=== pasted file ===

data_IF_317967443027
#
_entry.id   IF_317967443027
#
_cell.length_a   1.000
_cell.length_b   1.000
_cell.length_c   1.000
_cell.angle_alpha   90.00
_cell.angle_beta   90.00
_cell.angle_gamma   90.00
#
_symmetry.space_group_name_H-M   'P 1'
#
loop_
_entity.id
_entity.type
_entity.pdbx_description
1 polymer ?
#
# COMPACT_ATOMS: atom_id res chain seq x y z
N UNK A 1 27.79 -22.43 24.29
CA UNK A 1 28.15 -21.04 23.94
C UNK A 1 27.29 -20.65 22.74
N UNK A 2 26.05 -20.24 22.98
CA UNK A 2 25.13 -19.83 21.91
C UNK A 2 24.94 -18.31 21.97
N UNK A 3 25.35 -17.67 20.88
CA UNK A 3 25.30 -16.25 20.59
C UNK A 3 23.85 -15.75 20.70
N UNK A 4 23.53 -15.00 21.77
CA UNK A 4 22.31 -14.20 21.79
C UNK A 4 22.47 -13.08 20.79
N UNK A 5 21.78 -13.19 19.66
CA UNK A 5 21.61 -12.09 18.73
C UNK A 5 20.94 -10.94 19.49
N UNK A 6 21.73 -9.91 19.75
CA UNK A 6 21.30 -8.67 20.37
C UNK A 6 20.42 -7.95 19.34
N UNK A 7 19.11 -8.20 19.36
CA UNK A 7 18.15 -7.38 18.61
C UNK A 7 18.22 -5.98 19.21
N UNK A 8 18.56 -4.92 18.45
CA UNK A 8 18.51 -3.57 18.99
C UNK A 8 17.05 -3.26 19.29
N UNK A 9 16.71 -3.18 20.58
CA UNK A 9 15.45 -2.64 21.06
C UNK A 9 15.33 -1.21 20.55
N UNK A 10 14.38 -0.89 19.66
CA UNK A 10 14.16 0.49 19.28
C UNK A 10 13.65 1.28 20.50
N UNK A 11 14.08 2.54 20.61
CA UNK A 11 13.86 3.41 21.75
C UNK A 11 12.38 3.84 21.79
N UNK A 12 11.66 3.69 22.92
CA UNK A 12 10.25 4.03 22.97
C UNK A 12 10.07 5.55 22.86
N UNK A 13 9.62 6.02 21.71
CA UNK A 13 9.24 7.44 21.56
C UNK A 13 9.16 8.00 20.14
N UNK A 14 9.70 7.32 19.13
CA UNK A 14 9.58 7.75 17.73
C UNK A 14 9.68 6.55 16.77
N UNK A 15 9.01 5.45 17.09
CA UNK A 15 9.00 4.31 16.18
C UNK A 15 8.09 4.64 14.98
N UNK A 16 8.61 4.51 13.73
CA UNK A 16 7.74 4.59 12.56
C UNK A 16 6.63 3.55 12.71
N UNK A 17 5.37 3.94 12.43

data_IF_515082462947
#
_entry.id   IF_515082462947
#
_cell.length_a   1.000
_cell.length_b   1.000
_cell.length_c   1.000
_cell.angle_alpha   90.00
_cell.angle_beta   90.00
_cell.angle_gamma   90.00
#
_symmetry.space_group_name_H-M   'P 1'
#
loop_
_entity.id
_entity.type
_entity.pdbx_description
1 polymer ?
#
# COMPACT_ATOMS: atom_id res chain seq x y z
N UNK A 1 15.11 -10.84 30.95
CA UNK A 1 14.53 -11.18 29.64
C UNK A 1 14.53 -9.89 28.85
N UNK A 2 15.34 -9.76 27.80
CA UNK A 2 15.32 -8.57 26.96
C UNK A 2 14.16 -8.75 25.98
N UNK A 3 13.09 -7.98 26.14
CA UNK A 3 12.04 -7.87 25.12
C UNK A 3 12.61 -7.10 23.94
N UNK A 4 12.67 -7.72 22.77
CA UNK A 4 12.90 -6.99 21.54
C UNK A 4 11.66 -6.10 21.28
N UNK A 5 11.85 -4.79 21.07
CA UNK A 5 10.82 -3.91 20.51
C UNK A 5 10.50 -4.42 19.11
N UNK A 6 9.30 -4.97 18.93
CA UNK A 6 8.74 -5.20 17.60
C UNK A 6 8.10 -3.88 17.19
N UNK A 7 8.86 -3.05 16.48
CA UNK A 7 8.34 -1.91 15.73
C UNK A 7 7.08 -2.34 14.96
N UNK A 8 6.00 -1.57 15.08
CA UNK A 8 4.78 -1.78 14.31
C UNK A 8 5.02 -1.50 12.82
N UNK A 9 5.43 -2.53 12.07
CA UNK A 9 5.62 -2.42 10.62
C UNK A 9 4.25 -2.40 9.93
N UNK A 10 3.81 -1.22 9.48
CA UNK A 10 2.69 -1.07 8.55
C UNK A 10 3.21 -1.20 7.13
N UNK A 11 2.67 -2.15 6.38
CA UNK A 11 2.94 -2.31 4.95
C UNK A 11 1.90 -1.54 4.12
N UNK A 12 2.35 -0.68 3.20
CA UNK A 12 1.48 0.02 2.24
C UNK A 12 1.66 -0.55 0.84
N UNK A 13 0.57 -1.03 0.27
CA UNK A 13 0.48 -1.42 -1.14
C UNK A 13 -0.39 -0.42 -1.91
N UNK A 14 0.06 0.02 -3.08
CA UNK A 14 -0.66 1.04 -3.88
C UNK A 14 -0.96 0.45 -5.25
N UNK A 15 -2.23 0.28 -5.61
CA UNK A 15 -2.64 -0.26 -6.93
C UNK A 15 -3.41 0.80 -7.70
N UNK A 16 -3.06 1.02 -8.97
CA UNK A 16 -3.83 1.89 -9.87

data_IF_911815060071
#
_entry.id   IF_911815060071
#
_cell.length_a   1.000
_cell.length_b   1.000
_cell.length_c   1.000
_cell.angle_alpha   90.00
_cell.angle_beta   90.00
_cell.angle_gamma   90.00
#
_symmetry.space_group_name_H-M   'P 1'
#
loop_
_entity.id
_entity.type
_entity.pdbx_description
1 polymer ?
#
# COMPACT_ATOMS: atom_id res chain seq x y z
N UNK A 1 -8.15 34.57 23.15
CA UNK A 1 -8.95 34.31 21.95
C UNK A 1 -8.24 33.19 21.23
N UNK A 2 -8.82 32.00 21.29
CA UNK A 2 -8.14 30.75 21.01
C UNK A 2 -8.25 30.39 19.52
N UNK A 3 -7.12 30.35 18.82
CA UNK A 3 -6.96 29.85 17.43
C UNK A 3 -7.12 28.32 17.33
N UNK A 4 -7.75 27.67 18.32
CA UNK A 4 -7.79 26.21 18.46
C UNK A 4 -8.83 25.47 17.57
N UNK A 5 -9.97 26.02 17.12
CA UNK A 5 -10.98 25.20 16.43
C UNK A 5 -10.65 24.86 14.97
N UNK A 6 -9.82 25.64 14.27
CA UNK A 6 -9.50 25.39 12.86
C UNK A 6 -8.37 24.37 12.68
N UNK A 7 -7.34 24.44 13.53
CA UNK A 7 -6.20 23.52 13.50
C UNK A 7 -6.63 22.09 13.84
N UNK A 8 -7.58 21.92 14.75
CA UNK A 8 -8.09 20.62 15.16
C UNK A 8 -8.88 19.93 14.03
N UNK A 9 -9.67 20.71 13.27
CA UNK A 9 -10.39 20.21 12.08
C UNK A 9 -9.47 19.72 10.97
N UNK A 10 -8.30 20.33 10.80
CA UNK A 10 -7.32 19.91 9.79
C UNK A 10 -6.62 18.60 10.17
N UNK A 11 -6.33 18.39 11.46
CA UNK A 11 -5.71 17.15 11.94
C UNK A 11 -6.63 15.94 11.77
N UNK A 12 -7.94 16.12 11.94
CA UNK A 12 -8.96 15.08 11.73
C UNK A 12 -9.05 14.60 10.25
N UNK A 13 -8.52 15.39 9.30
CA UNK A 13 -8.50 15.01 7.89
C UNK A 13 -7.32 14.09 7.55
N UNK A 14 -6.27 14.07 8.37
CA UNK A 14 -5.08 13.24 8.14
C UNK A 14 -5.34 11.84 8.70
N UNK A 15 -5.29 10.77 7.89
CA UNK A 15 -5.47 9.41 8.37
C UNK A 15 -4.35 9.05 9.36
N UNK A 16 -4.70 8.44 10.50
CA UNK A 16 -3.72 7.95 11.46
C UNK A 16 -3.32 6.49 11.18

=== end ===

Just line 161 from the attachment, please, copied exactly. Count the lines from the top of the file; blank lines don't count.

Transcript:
CA UNK A 2 -8.14 30.75 21.01